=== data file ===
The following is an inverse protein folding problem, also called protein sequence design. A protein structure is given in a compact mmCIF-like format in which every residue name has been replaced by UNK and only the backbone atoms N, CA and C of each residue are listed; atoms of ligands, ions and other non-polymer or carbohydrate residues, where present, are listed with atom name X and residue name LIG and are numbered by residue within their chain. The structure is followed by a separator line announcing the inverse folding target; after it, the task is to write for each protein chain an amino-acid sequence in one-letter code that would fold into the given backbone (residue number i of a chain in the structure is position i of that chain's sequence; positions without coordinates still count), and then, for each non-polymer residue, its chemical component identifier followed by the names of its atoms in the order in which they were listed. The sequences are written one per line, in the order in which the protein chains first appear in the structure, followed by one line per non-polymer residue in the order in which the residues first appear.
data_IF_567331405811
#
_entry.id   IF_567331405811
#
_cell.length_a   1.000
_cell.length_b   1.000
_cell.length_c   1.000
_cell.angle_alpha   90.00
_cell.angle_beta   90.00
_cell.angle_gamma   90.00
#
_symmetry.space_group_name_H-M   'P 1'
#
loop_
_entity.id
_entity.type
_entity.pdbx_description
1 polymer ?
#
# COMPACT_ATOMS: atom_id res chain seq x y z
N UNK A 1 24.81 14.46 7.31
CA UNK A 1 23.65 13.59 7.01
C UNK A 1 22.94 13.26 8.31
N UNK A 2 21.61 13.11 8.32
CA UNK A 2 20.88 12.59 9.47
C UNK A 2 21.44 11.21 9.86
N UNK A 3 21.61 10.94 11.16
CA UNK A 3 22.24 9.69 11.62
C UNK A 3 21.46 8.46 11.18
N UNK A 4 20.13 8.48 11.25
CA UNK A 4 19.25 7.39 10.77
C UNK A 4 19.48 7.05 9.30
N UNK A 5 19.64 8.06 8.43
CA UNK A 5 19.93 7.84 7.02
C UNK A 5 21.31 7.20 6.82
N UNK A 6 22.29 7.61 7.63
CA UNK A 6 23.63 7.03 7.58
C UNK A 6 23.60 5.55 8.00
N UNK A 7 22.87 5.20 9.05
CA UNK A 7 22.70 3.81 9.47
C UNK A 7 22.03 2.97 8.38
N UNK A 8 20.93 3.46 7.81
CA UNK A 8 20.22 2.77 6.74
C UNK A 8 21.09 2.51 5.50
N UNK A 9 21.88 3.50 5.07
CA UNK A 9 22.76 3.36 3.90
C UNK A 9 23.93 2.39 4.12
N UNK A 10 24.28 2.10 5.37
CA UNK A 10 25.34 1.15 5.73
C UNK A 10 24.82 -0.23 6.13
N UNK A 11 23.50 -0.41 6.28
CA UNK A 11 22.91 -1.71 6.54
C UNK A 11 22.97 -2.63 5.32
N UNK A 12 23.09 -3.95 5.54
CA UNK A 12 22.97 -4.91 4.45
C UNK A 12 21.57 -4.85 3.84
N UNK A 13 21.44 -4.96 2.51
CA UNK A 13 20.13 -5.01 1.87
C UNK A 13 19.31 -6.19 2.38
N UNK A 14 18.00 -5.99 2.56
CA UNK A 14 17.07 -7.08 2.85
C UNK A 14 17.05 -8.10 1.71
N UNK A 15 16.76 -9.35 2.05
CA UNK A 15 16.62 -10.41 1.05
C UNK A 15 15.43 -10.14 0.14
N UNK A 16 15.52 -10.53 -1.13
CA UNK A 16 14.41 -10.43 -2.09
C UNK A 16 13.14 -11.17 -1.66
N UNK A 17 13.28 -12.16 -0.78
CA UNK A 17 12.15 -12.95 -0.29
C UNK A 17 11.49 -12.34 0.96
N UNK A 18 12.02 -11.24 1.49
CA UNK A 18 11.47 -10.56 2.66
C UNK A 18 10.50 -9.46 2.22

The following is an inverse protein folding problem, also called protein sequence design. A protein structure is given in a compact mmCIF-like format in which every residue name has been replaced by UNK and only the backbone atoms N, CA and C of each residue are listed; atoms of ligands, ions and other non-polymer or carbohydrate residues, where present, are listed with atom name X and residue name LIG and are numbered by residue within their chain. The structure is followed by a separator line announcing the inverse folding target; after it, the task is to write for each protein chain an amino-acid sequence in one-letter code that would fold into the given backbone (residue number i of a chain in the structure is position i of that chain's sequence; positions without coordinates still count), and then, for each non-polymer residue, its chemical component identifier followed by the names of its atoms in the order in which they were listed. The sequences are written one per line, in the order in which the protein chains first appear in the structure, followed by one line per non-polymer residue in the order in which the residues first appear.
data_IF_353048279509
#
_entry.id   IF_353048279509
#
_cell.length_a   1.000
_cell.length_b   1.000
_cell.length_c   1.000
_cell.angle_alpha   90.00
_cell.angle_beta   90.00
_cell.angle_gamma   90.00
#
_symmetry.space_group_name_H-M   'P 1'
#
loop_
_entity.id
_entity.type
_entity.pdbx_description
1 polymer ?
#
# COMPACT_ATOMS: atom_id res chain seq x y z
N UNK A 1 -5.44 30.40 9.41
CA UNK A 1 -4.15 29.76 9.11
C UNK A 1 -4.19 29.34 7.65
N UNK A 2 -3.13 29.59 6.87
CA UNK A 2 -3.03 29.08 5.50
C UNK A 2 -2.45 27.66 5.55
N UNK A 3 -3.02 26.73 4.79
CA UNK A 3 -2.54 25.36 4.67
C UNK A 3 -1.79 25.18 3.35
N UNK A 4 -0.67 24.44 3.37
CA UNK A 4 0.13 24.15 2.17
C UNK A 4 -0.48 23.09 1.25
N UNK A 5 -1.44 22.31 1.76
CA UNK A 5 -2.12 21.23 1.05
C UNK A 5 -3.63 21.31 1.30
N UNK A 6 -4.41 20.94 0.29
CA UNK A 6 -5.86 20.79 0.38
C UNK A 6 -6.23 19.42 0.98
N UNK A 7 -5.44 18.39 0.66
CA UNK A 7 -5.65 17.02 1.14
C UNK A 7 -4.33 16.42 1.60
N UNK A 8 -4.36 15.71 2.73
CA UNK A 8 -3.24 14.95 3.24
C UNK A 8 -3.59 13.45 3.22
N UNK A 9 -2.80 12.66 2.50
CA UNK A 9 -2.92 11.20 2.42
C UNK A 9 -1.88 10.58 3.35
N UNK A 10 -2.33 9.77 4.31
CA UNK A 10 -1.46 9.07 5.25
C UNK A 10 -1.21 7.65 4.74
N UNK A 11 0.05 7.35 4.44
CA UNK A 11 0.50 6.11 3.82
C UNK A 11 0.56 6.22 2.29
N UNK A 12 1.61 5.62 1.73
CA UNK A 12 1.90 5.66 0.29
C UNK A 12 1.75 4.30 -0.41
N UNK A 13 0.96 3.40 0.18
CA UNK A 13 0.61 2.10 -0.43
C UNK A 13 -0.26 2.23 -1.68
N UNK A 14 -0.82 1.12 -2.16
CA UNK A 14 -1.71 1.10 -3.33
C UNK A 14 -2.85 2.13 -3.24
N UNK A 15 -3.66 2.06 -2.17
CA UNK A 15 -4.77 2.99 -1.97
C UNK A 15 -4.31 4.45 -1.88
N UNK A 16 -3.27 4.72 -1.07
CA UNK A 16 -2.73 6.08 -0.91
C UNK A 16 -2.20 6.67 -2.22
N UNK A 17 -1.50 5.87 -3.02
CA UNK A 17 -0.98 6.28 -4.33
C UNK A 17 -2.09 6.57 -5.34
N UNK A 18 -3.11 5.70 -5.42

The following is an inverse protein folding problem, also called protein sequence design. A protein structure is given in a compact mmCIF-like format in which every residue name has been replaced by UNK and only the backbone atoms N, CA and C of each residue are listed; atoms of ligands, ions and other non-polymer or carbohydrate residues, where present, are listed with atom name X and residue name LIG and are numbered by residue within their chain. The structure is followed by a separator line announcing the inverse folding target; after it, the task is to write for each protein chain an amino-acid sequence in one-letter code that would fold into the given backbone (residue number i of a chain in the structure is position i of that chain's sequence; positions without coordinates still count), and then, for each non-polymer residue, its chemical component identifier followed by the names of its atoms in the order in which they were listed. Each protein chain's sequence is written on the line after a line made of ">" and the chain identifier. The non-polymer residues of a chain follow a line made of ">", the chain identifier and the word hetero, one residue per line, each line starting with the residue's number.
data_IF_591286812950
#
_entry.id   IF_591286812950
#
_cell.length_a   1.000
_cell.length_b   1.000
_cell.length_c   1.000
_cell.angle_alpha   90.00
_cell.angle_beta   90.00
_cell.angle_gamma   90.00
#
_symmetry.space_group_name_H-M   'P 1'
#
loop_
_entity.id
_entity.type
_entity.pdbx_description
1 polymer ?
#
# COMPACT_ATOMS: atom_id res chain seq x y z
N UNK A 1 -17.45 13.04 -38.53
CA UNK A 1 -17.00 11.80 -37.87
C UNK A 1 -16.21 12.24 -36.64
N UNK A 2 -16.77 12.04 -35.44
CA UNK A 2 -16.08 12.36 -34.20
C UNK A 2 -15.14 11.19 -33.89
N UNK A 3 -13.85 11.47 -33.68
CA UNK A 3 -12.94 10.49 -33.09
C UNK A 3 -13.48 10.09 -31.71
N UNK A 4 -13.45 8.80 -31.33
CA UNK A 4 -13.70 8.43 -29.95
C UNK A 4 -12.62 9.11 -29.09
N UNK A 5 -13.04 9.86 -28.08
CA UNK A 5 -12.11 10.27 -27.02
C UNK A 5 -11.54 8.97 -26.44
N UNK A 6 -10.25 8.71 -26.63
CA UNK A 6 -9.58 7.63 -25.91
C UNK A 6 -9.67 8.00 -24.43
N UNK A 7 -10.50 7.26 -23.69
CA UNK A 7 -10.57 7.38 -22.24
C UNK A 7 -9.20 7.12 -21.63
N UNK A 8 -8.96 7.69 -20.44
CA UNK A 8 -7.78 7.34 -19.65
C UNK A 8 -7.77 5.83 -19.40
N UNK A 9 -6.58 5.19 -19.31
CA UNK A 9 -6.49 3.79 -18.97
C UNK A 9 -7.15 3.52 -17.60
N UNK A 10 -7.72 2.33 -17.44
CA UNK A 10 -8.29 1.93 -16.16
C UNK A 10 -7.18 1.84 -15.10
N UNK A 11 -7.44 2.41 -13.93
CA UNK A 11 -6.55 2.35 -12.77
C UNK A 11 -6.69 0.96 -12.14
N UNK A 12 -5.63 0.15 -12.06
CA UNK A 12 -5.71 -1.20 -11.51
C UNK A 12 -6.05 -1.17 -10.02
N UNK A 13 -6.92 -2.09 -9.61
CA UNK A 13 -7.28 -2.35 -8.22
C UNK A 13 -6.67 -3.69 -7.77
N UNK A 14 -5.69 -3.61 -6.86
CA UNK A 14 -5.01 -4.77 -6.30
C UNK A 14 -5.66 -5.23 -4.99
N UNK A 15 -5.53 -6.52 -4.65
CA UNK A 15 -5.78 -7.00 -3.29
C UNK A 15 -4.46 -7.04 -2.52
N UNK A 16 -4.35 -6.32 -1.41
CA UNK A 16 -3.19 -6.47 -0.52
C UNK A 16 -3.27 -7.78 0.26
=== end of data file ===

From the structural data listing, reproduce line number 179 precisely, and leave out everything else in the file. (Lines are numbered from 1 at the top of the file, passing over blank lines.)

N UNK A 4 -13.45 8.80 -31.33